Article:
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The Fenix Macleod is just plain different in the best possible way. They’re the green bikes in the foreground and they use the same frame, yet can be set up with road or mountain bike parts. Or any combination of the two (think monster cross). Why? Sometimes you feel like a nut, sometimes ya don’t. Either way, they’ll travel with you in a very compact package and give you the freedom to not only bring your bike with you, but bring exactly the kind of bike you’ll need!

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That’s a complete bike in a fairly small box. Here’s how it works:

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The rear triangle detaches at the top then pivots around the bottom bracket’s inner shell, which holds a standard threaded BB.

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A brace behind the seat tube helps stiffen up the rear triangle. It’s designed around mechanical disc brakes and 1x drivetrains. There are cable couplers throughout for front and rear brakes and the rear derailleur, which not only makes packing the bike up easier but allows the switch between road and mountain bike shifters and handlebars while keeping the rest of the drivetrain the same. They say there’s no degradation in shifting performance using a coupler on that cable, and there’s an inline barrel adjuster to help ensure everything’s fine tuned.

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For road drop bar setups, they offer a universal bar end shifter of their own design. Above is a prototype, below is something closer to production.

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The bar end version mounts where its name suggests. The one on the right is for downtube mounts, similar to how some slopestyle riders sometimes mount their mountain bike trigger shifters. So, these parts could see use outside of their own bikes, too.

Or you could use a traditional road shifter/brake lever or, as seen in the video at bottom, they’re running a standard SRAM mountain bike trigger shifter.

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Or, you could set it up with Di2 and make it even easier to plug ‘n’ play between road and mountain bike, like they did here:

Framesets are available in medium, large and XL for $2,175. Complete bikes will be available in the future.

FenixBykes.com

19 COMMENTS

  1. Just to add some info. the bar end Shifters pictured are 3D printed on our Makerbot Replicator 2X out of ABS Plastic. Its a great tool for Fenix Bykes to leverage. This winter we will be CNC machining the final version of the shifters our of aluminum in house! Check out http://fenixbykes.com/ for more info to come.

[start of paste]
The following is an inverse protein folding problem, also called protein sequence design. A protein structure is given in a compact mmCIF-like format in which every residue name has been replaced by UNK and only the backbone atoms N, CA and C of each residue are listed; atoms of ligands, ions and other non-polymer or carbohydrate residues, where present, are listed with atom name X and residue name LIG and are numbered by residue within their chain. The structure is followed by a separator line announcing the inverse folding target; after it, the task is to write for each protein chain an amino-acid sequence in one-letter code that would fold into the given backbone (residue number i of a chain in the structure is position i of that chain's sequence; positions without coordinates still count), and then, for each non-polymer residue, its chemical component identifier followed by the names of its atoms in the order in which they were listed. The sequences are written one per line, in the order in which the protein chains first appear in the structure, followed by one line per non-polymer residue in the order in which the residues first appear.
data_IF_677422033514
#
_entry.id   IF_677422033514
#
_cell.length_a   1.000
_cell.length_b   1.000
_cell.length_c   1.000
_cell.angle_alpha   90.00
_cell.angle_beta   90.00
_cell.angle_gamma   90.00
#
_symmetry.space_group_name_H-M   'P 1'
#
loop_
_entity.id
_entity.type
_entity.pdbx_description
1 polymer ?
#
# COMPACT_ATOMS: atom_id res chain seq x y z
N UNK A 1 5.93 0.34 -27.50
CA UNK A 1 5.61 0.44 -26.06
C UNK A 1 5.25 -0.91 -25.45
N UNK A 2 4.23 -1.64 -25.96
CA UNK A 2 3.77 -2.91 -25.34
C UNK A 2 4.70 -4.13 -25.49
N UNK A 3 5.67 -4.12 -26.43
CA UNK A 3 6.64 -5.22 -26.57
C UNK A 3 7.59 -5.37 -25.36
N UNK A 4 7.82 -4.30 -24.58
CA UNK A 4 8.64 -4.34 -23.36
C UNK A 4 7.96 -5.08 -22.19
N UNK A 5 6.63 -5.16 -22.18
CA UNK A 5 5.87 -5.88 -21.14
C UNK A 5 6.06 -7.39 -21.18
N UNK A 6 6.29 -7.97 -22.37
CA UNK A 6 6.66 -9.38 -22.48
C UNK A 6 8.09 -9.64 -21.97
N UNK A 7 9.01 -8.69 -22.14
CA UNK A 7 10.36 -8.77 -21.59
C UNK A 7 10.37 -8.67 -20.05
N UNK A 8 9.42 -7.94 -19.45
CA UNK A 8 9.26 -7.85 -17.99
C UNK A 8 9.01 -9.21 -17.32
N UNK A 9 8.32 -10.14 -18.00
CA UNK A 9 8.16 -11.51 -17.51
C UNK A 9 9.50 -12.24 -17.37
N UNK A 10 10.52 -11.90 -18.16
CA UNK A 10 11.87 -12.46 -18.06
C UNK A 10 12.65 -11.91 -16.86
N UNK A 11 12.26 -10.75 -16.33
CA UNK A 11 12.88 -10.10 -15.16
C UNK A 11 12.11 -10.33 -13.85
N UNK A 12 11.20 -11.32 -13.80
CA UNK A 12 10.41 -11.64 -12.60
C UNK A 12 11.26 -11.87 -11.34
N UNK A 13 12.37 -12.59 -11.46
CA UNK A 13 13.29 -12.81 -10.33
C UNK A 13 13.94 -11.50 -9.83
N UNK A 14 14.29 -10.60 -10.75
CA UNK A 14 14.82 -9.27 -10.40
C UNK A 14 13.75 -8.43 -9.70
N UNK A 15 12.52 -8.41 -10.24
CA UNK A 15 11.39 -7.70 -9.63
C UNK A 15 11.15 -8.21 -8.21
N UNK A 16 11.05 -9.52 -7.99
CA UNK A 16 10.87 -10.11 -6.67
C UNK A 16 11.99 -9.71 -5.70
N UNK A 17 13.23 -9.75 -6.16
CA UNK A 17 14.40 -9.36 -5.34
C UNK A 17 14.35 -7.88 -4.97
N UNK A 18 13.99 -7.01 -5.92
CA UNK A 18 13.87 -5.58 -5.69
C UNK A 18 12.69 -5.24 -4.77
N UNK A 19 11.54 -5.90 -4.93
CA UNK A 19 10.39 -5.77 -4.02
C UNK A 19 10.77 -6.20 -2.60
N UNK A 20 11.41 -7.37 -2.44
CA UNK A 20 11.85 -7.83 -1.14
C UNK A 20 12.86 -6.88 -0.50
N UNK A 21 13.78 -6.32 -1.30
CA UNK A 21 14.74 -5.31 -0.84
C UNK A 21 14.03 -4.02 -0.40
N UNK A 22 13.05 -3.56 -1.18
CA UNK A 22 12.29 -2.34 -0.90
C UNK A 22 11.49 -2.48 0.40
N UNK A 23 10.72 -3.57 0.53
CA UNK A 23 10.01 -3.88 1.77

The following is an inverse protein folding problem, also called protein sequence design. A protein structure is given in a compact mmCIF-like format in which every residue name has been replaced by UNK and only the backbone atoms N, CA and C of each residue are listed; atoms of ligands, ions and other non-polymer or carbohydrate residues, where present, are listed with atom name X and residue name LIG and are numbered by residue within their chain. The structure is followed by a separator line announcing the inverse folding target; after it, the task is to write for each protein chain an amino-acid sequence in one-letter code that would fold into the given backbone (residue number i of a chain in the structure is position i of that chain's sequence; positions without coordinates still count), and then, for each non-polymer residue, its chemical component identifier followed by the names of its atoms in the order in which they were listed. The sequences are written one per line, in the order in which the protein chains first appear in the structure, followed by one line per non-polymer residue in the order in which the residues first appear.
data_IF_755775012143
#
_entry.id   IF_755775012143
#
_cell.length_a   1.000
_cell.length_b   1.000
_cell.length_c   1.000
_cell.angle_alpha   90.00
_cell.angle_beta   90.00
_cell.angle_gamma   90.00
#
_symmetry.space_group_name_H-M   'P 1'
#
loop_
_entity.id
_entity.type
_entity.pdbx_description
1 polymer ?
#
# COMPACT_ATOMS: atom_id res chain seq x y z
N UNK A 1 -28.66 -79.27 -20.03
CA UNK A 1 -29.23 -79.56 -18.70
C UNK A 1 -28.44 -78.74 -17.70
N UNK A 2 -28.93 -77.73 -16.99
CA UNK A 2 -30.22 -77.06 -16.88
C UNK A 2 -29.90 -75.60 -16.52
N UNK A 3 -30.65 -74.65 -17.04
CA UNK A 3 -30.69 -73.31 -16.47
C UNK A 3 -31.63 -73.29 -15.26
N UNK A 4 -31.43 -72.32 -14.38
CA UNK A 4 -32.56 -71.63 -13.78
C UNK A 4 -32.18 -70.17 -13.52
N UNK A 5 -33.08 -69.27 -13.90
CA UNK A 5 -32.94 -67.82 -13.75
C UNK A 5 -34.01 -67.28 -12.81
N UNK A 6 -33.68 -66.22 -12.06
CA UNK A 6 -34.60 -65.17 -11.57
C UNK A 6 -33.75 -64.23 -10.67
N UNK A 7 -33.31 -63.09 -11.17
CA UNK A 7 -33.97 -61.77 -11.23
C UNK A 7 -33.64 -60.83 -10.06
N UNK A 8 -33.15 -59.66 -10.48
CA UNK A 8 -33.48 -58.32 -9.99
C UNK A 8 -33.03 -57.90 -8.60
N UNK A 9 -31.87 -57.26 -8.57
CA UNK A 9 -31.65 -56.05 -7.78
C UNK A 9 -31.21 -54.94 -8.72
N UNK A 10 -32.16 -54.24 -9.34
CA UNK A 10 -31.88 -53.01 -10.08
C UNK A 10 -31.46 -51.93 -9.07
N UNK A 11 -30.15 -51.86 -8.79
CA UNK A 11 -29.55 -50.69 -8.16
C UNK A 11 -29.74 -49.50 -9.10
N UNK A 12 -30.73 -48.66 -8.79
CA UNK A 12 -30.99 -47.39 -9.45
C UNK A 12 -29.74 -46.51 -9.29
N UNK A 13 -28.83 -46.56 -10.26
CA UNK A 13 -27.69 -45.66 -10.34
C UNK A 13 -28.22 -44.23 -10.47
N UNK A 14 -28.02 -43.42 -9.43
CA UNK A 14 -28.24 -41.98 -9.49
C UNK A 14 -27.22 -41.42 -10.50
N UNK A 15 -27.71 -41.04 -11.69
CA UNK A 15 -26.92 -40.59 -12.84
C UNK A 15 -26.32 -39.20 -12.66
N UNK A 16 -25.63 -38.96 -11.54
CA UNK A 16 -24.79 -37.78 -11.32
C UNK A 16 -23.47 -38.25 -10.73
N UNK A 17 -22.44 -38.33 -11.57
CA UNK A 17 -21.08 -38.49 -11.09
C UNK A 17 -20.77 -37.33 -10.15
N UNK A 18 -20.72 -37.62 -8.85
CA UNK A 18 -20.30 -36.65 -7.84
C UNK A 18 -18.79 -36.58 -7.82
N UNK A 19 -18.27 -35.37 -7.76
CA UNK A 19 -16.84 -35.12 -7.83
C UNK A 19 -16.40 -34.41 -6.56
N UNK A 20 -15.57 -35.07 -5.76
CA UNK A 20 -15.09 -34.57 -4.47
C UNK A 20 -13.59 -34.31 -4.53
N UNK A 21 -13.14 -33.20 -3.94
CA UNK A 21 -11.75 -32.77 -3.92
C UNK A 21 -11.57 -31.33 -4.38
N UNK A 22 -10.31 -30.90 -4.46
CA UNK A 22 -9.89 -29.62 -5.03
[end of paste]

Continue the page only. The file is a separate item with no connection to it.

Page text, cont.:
2. Not a folding bike, but a take-apart bike. Personally I prefer a folder since it folds quickly, even with racks and fenders, but as far as take-apart bikes go this looks like a smart concept. Hard to put a full size bike in a smaller box than that.

  3. Road / gravel / mtb? Pretty cool.

    So am I reading correctly that to switch from MTB to road is just tire changes and a handlebar change?

    You got your chocolate in my peanut butter!

    P

  4. Having to remove the tires is a deal-killer. And you would have to remove the crank to take it apart. They don’t show those minor details. I’ll take the Ritchey over that.

  5. Looking again, i see the two frame assemblies pivot on the BB, after unbolting the seatstays at the rear dropout! very clever, But they still have to fix the tire problem.

  6. @pdxfixed The Macleod has PMW sliding dropouts so the chain stay length and wheelbase are adjustable. Here is a link to the Macleod’s frameset page that goes over the frames geometry in great detail: http://fenixbykes.com/macleod-frameset-3
    The Macleod also has an eccentric BB so the BB height is also adjustable. To prove out the Macleod as a both a road and mountain bike over the past two years I have done the following big organized rides:
    2013: Prouty (road century ride), D2R2 160K (gravel century ride with 10,000+ft of climbing) and the VT50 (50 mile mountain bike race).
    2014: Prouty Ultimate (2-day, 200 mile ride)

    In addition to being able to adjust the frames geometry, local framebuild Ted Wojcik is building the frames to order so custom geometry is also available.

  7. The geometry is a compromise between the two. The chainstay length can be adjusted. Longer for mtn, shorter for road. It took a couple rides to get used to riding a rigid bike, now I’m PRing a ton of my segments on Strava with this rig! Cranks are easy to remove, its a single 8mm bolt. You dont need to touch the BB.

  8. As the owner of an S&S coupled bike…I don’t need to take my cranks off but I do anyway. Why? Its easy enough, and it makes the boxing go much more smoothly. Tires? No biggie either. You’re always welcome to leave your bike at home, rent a decent bike for $75+ per day or pay $150 each way to fly with a normal bike box.

  9. Also note… brake rotors removed. Disc brakes not ideal for travel bikes. Too much work to take them off, too easily damaged if left on when packed.

  10. I, on the other hand, like the thought of my road bike having mountain geometry…different courses for different horses, I suppose.

  11. Don’t forget to factor in the added inches of reach that come with drop bars.

    Drop bar mtbs have crazy tall stems with almost no horizontal length.

What do you think?

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